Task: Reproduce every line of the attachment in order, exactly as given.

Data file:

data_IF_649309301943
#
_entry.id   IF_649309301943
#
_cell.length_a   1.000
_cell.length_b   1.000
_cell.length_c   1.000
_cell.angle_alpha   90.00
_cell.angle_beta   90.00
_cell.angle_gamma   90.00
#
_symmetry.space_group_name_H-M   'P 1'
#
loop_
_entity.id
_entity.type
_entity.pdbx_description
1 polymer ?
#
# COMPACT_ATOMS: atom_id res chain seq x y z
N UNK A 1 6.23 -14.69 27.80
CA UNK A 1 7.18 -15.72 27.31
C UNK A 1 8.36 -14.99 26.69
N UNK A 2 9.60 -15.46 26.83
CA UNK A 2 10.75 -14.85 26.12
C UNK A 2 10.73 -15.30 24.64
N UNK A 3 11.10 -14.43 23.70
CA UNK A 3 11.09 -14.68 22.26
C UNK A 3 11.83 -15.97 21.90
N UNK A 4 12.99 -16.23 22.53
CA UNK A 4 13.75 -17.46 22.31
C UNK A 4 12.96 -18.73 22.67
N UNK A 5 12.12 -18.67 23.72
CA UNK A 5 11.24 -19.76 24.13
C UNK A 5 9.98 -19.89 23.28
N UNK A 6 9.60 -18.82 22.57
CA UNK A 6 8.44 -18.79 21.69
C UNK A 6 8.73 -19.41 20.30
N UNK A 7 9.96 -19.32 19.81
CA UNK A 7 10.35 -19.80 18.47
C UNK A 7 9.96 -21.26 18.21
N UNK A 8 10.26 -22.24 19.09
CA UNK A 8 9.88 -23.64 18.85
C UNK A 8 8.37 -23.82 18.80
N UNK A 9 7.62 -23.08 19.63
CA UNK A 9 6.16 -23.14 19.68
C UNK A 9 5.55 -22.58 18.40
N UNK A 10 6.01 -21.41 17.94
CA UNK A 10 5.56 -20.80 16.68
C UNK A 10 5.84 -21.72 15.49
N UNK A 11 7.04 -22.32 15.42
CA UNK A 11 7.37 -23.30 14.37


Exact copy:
data_IF_649309301943
#
_entry.id   IF_649309301943
#
_cell.length_a   1.000
_cell.length_b   1.000
_cell.length_c   1.000
_cell.angle_alpha   90.00
_cell.angle_beta   90.00
_cell.angle_gamma   90.00
#
_symmetry.space_group_name_H-M   'P 1'
#
loop_
_entity.id
_entity.type
_entity.pdbx_description
1 polymer ?
#
# COMPACT_ATOMS: atom_id res chain seq x y z
N UNK A 1 6.23 -14.69 27.80
CA UNK A 1 7.18 -15.72 27.31
C UNK A 1 8.36 -14.99 26.69
N UNK A 2 9.60 -15.46 26.83
CA UNK A 2 10.75 -14.85 26.12
C UNK A 2 10.73 -15.30 24.64
N UNK A 3 11.10 -14.43 23.70
CA UNK A 3 11.09 -14.68 22.26
C UNK A 3 11.83 -15.97 21.90
N UNK A 4 12.99 -16.23 22.53
CA UNK A 4 13.75 -17.46 22.31
C UNK A 4 12.96 -18.73 22.67
N UNK A 5 12.12 -18.67 23.72
CA UNK A 5 11.24 -19.76 24.13
C UNK A 5 9.98 -19.89 23.28
N UNK A 6 9.60 -18.82 22.57
CA UNK A 6 8.44 -18.79 21.69
C UNK A 6 8.73 -19.41 20.30
N UNK A 7 9.96 -19.32 19.81
CA UNK A 7 10.35 -19.80 18.47
C UNK A 7 9.96 -21.26 18.21
N UNK A 8 10.26 -22.24 19.09
CA UNK A 8 9.88 -23.64 18.85
C UNK A 8 8.37 -23.82 18.80
N UNK A 9 7.62 -23.08 19.63
CA UNK A 9 6.16 -23.14 19.68
C UNK A 9 5.55 -22.58 18.40
N UNK A 10 6.01 -21.41 17.94
CA UNK A 10 5.56 -20.80 16.68
C UNK A 10 5.84 -21.72 15.49
N UNK A 11 7.04 -22.32 15.42
CA UNK A 11 7.37 -23.30 14.37